Major ESG data providers adopt Japanese code of conduct

The industry has welcomed the code issued by Japan’s Financial Services Agency, with several major providers publicly endorsing it.

FTSE Russell, ISS ESG, Moody’s, MSCI, S&P and Sustainalytics have all publicly endorsed Japan’s principles-based code of conduct for ESG data providers, the first regulatory initiative to establish minimum standards across the market.

The code, issued by the Financial Services Agency (FSA) of Japan, was finalised in December and open for endorsement for six months, closing last week.

The final draft followed a public consultation, which ended last September and showed the market broadly supported the draft.

Satoshi Ikeda, chief sustainable officer at the FSA, said the code has opened a dialogue between data providers and regulators, even if it is only initially being implemented on a voluntary basis.

“We need to test the recommendations in practice and not rush into mandatory regulation,” he said. “It will take a few more years before any concrete regulation is released on ESG ratings, I think.”

The six main principles of the Japanese code include securing quality, developing human resources, ensuring independence and managing conflicts of interest, ensuring transparency, confidentiality, and communication with companies.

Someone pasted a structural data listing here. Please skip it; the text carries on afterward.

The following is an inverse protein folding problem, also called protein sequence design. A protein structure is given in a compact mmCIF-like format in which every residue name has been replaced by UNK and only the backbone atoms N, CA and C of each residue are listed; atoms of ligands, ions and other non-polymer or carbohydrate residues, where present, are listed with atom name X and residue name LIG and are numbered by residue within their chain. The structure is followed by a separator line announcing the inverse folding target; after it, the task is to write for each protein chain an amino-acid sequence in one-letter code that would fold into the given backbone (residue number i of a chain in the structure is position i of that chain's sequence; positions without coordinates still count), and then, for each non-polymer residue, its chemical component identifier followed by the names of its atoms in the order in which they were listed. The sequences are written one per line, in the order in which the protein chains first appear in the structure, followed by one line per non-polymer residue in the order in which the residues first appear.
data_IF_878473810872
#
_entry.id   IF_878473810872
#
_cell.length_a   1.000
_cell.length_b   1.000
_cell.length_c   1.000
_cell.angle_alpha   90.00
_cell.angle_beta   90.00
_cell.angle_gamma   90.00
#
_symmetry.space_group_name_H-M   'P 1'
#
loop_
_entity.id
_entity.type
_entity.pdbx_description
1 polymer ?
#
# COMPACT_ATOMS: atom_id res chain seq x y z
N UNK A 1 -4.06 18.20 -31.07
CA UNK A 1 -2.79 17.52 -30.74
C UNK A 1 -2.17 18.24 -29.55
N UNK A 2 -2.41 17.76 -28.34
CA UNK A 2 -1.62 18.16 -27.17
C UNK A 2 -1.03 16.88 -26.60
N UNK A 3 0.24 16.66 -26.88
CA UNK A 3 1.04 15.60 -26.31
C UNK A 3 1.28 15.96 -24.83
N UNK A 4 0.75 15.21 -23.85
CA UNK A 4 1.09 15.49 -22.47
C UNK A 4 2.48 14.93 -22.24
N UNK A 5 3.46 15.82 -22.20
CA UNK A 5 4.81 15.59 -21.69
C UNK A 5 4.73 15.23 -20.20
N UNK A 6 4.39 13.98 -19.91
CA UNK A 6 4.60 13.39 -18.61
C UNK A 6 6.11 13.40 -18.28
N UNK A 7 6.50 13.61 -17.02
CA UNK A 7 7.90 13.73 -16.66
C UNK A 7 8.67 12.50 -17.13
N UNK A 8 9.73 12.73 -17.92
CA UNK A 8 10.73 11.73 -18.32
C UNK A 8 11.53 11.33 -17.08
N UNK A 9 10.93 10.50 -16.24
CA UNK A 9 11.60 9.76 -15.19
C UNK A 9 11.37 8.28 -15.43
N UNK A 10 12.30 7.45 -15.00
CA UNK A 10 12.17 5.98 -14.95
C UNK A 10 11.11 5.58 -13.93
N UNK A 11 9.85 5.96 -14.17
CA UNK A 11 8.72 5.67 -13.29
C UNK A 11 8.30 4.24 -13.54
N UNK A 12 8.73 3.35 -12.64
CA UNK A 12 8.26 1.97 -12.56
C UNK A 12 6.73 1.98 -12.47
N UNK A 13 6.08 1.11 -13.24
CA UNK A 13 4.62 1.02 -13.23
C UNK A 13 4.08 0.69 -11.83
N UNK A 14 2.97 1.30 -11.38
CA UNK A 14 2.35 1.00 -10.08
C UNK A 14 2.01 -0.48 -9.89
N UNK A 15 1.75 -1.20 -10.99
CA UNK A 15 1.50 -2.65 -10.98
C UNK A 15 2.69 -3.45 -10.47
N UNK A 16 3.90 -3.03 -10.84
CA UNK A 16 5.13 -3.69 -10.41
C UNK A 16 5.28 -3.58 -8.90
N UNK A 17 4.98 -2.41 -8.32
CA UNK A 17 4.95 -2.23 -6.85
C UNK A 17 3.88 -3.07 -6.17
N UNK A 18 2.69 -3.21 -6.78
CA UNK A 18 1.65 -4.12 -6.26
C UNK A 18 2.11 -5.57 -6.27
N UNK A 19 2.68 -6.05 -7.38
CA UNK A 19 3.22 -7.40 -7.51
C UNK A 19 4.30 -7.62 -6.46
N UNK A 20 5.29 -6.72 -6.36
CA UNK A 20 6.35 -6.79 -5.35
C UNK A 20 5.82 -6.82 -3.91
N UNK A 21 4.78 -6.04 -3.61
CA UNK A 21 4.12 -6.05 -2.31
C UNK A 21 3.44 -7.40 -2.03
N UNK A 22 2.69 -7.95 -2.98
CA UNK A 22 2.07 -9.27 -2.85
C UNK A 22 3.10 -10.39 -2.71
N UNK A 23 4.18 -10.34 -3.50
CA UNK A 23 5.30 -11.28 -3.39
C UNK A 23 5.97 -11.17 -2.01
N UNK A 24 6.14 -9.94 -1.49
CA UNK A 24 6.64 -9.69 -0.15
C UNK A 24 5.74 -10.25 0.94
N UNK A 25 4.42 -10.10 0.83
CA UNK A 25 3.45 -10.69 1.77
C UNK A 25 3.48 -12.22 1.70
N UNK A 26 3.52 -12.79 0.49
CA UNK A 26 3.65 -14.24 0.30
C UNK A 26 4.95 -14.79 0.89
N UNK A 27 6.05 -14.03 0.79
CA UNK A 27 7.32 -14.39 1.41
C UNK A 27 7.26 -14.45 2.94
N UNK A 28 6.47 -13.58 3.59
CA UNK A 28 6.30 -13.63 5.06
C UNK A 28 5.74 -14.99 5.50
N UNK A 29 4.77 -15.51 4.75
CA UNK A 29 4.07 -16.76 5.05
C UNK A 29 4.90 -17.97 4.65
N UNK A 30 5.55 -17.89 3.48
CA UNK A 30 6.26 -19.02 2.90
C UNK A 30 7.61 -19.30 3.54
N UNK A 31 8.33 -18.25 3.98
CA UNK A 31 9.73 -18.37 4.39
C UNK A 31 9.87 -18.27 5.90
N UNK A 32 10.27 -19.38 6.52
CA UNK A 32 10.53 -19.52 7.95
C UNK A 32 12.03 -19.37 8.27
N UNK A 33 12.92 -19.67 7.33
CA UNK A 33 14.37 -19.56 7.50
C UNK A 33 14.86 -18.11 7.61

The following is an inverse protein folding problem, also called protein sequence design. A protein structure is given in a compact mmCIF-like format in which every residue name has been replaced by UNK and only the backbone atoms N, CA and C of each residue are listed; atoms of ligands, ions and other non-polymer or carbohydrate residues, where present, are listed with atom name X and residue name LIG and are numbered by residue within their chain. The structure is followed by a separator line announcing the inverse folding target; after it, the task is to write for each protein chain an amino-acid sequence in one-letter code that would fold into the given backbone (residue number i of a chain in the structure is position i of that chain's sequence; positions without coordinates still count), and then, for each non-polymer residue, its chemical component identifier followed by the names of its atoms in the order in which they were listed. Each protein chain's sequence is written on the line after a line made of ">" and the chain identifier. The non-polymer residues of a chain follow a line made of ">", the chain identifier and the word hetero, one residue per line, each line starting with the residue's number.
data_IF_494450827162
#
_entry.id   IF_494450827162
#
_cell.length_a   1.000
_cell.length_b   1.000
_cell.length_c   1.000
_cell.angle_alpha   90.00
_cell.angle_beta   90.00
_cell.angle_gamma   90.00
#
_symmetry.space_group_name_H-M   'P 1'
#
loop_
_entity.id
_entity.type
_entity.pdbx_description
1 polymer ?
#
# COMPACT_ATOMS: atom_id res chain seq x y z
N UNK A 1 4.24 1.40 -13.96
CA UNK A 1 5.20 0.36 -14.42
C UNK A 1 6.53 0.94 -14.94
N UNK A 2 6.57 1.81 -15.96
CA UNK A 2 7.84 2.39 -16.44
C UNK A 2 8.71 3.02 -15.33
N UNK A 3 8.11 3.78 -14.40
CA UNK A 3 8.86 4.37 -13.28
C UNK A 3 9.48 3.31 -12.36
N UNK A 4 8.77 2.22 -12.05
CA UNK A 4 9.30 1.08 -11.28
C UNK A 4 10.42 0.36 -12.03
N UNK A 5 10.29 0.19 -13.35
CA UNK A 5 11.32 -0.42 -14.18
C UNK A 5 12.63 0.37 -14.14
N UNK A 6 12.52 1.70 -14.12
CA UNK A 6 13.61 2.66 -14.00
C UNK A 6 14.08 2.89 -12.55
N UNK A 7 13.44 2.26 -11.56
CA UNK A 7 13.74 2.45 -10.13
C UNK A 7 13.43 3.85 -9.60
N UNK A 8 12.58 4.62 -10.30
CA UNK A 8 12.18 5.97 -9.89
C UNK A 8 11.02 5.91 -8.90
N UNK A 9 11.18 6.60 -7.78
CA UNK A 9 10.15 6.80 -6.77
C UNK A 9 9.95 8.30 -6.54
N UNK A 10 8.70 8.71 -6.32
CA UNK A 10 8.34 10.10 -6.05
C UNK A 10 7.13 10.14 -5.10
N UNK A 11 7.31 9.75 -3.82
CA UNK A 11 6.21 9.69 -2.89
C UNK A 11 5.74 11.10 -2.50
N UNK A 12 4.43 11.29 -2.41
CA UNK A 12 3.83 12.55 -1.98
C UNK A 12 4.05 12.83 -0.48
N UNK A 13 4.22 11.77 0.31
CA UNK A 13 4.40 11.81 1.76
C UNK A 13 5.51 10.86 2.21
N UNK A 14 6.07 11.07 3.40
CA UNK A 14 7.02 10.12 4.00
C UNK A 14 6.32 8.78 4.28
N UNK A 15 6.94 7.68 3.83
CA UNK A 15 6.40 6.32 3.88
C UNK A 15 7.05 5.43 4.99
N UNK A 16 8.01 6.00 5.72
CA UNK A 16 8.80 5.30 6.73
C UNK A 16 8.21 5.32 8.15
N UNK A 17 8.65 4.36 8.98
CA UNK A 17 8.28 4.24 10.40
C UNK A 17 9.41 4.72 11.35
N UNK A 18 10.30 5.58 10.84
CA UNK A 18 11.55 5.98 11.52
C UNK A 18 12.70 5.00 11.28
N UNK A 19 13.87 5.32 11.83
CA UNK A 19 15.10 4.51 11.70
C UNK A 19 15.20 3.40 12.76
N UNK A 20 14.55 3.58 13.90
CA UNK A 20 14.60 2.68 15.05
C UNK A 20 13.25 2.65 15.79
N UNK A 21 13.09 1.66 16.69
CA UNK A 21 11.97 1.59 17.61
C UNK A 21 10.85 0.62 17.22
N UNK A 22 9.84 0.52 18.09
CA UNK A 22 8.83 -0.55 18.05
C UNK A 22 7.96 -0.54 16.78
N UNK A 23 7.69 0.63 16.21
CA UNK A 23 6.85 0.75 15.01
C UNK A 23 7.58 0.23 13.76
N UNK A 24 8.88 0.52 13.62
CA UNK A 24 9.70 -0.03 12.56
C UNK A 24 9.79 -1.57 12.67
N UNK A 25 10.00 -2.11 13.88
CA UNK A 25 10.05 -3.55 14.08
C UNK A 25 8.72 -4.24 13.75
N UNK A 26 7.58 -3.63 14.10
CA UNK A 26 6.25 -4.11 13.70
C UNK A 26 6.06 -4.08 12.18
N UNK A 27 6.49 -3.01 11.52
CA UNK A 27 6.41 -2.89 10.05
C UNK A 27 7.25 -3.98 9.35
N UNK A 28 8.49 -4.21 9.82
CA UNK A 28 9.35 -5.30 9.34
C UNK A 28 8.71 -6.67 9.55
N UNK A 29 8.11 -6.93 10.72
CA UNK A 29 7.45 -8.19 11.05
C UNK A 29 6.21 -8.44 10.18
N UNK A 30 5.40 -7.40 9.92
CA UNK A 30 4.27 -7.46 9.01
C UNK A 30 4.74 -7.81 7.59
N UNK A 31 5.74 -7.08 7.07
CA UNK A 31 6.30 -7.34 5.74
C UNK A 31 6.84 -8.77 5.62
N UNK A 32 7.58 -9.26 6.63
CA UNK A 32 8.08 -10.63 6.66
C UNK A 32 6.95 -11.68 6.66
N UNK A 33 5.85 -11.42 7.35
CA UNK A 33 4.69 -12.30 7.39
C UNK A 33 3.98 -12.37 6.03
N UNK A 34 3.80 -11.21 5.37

In its statement of endorsement, Sustainalytics said the code provides a “meaningful framework for ESG data providers to demonstrate their respective measures designed to support transparency, quality, resources, management of conflicts of interest, confidentiality and engagement with research targets”.

It added that it welcomed the efforts, led by IOSCO and regulators in other jurisdictions, to “promote the transparency and quality of ESG ratings”.

ISS ESG commended the regulator for its “leadership in prioritising the principles of research independence and robust and transparent internal governance practices of ESG research providers”.

FTSE Russell and Refinitiv noted that the code is a positive step for improving the “reliability, comparability and interpretability” of ESG ratings and data products.

It also praised the regulator for creating a “sufficiently flexible” framework in a rapidly developing market.

Moody’s, MSCI and S&P all publicly endorsed the code and disclosed how they are implementing its various principles within their respective organisations.

The FSA will publish a final list of endorsements by the end of the month and consider next steps in a three-year-term, including the possibility of revising the code.

The regulator will also publish the status of endorsement regarding ESG data provision by June 2024.

Japan has spearheaded efforts to regulate the space through its voluntary “opt-in” code, with the UK and Singapore also in the process of consulting on their respective codes of conduct.

The UK today published its draft code which is out for consultation until 5 October and due to be finalised by the end of the year.

Other regulators in the EU and India also published ESG ratings and data rules for their respective markets, following a global call to action to do so by global regulatory forum the International Organisation of Securities Commissions (IOSCO).